UM-Dearborn’s student rocket team is becoming a career launchpad

1/18/2019

Even without the benefit of an aerospace program, UM-Dearborn’s rocketeers are finding jobs and internships in the industry.

UM-Dearborn’s student rocket team has only been around since 2015, but its members are already racking up the kinds of stories that will be the stuff of future club legend.

Post-launch rocket retrieval seems to be a reliable source for such stories. In 2018, group president Trent Bekker said three months passed before they were able to track down both pieces of the rocket they built that year, which separated (as planned) into two parts after it burned through its fuel. One section landed three miles away in someone’s backyard — after which the homeowner politely and promptly called the ‘if found, return to owner’ phone number Bekker had written in Sharpie marker on one of the fins. The front end was presumed lost — until a hunter stumbled across it in the woods and a past member of the team saw a post about it on Facebook. The craft’s flight data recorder even survived a run-in with some heavy logging equipment.

Two years back, the rocket chose an even more legendary crash down site: A sewage treatment pond near Muskegon — a fact that still didn’t deter Bekker and company from retrieving their craft when the county drained the pond for routine maintenance. “It was pretty gross, but surprisingly the rocket didn’t smell,” Bekker said. In fact, it’s in his apartment basement right now, wrapped tightly in tarps and plastic bags.

Stories of successful launches aside, what’s probably most remarkable about UM-Dearborn’s rocket team is the fact that it even exists at all. Unlike many of the university’s student engineering groups and clubs, which are understandably focused on the automotive arts, the rocket team doesn’t have the benefit of a corresponding academic degree program. Instead, the team seems to have materialized through sheer student interest, with some important nurturing along the way from a few faculty who have done actual work for NASA. That includes Professor Line van Nieuwstadt, who worked on the Sojourner Mars Rover; and CECS Dean Tony England, who was an Apollo astronaut.

Bekker, who has been a member of the group since its founding year, said building up the rocket team has been a slog at times. They barely survived their first year with enough members to still call themselves a club. And they’ve missed their goal of launching at the big Spaceport America Cup in New Mexico the past two years. This year, opting for a consolation launch in Muskegon — just to see how well their rocket works — is not an option: “We’ll absolutely have it done in time,” he said. With an active membership now numbering in the 30s, they’ve got a great shot.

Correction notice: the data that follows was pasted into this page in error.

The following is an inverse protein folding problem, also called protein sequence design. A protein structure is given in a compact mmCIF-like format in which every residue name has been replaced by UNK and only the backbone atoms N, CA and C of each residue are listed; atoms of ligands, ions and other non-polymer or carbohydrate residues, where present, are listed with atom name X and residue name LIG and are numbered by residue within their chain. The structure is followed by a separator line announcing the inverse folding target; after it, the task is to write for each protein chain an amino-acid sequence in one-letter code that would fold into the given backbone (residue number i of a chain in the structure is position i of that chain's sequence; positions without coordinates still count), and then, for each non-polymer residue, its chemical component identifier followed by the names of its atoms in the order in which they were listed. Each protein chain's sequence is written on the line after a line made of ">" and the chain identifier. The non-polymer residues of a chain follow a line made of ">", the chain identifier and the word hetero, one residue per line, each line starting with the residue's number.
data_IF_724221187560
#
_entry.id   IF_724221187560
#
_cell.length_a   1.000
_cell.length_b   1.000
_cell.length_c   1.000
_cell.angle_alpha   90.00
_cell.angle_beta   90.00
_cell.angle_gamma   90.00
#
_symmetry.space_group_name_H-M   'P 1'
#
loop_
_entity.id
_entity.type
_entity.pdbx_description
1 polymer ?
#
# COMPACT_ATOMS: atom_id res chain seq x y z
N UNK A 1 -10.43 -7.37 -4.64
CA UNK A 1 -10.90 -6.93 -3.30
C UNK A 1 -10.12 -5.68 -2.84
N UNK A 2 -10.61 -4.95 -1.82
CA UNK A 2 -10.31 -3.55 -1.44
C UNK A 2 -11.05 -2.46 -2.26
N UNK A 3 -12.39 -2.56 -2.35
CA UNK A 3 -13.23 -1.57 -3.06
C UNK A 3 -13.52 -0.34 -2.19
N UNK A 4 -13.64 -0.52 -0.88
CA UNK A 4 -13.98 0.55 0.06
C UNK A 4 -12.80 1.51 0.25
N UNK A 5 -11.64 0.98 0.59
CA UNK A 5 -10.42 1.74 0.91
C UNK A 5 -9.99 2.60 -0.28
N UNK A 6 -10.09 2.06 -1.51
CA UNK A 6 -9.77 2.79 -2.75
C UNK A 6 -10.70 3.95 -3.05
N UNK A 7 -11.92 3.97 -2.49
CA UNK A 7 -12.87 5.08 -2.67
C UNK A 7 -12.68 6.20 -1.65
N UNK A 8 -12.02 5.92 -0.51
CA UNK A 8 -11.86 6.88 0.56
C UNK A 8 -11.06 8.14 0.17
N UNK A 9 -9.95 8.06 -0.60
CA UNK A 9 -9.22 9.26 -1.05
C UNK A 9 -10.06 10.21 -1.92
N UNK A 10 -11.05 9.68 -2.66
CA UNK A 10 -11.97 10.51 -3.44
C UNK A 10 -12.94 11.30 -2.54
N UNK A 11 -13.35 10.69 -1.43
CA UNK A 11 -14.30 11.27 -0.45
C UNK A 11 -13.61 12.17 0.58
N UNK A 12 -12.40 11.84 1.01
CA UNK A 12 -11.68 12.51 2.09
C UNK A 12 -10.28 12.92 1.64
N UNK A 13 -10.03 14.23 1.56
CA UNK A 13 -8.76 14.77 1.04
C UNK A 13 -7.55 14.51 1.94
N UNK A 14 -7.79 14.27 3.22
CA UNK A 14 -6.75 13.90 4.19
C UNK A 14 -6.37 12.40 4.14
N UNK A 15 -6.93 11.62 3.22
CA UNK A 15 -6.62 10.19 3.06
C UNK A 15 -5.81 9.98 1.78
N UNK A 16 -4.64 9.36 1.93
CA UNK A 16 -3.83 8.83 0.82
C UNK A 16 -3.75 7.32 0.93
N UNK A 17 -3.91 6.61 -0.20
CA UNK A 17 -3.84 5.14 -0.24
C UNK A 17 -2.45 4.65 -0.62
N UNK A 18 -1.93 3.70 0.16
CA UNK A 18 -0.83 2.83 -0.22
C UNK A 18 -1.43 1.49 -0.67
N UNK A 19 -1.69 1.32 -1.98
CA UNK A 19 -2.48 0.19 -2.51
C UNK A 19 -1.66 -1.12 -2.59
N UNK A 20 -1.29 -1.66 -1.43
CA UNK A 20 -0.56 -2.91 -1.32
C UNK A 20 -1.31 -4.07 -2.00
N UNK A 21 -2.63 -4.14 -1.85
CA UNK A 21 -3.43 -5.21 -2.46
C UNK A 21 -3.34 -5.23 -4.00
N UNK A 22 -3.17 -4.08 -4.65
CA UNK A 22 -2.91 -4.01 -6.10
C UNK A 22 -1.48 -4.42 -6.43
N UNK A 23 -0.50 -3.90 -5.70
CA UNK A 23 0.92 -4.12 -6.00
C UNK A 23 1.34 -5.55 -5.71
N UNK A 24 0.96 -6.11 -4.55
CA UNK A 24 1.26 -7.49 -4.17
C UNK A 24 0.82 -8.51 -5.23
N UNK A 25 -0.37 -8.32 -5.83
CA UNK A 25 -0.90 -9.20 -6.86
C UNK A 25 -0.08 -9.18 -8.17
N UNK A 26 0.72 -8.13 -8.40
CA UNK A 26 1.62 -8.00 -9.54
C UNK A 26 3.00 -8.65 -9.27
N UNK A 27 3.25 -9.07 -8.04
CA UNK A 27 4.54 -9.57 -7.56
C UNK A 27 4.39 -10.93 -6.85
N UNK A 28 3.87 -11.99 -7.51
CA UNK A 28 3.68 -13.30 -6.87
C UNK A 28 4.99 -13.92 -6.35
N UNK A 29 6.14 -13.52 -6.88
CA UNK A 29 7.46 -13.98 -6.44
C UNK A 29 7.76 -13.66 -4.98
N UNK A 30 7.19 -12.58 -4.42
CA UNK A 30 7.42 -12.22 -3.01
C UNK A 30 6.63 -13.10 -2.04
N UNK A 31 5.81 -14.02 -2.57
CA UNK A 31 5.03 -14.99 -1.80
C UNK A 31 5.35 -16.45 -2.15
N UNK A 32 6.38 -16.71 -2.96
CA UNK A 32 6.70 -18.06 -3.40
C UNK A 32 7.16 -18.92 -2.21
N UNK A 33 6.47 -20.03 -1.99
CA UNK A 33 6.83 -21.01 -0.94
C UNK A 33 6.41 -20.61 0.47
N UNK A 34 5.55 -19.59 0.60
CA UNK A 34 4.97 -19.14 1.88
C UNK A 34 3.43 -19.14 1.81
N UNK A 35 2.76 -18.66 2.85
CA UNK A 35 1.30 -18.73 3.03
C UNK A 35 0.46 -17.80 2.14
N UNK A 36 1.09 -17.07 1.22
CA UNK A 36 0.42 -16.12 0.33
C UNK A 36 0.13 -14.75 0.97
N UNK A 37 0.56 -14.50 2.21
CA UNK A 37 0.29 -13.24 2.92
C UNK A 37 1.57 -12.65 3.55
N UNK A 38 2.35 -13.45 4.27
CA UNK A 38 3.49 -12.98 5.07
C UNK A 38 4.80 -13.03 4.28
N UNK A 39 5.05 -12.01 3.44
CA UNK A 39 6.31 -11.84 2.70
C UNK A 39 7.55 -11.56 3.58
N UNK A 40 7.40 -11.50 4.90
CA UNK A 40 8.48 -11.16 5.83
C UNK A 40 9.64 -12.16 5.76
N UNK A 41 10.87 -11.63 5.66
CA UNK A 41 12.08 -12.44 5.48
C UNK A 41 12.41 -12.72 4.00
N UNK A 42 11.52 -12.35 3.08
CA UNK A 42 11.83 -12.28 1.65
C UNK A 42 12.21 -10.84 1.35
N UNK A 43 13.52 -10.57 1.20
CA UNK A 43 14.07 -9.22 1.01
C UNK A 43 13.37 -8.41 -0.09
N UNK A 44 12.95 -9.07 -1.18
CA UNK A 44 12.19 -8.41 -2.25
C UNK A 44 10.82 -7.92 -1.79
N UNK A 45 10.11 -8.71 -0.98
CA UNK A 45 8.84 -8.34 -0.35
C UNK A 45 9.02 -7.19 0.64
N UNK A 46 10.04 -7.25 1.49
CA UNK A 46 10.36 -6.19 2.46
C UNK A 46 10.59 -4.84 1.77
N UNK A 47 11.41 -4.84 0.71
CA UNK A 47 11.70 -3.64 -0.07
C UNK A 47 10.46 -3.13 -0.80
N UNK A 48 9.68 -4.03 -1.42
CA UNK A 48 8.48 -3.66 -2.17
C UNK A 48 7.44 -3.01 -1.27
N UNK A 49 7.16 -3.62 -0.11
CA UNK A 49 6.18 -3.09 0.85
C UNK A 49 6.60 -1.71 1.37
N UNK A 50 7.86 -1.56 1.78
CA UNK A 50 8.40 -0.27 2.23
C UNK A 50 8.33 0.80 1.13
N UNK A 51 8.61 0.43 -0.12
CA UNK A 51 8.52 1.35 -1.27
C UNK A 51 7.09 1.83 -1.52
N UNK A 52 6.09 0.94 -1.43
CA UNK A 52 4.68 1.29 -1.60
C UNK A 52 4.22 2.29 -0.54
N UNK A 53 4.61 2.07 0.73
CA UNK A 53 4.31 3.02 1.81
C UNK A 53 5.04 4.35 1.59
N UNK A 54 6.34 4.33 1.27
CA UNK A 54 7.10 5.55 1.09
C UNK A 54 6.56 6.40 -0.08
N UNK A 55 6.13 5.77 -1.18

UM-Dearborn student rocket team
UM-Dearborn student rocket team
Members of UM-Dearborn's student rocket team fine tune plans for their latest rocket, which they hope to launch at the 2019 Spaceport America Cup in New Mexico.

Eric Ratts, an associate professor of mechanical engineering and the group’s faculty adviser, also thinks a successful 2019 launch is within reach.

“These student members are very close knit, are motivated and work very hard — which makes my role as the adviser easy,” Ratts said. “You have to thank Dean England and Professor Van Nieuwstadt for being strong supporters of the team, which gives the students this opportunity to pursue interests related to the aerospace industry.”

In fact, some past and current team members have been able to leverage their experience and land jobs and internships in the field. Without an actual degree in aeronautics, you’d think that would be tough. But three of the rocket team’s alum have interned at NASA, the group’s former president now works at defense giant Raytheon, and another former member did a stint at SpaceX.

In fact, later this month, Bekker is heading off for an internship at NASA himself, and he’s already accepted a post-graduation job with a local aeronautics company.

“For me, that was something I was worried about: I really, really wanted to work in aerospace, but I didn’t ever see how I was going to get there,” Bekker said. “This ended up being the way. And it’s not just the rocket team. Out of all the people I know who are graduating this semester, every single person who’s been on a student team has a job lined up. Employers want experience. They want to see that you can apply your knowledge and actually design, build and see something through. And this is a way to get that experience even before you leave campus.”

Read more about the team at their website:  masa-dearborn.org.

Back to top of page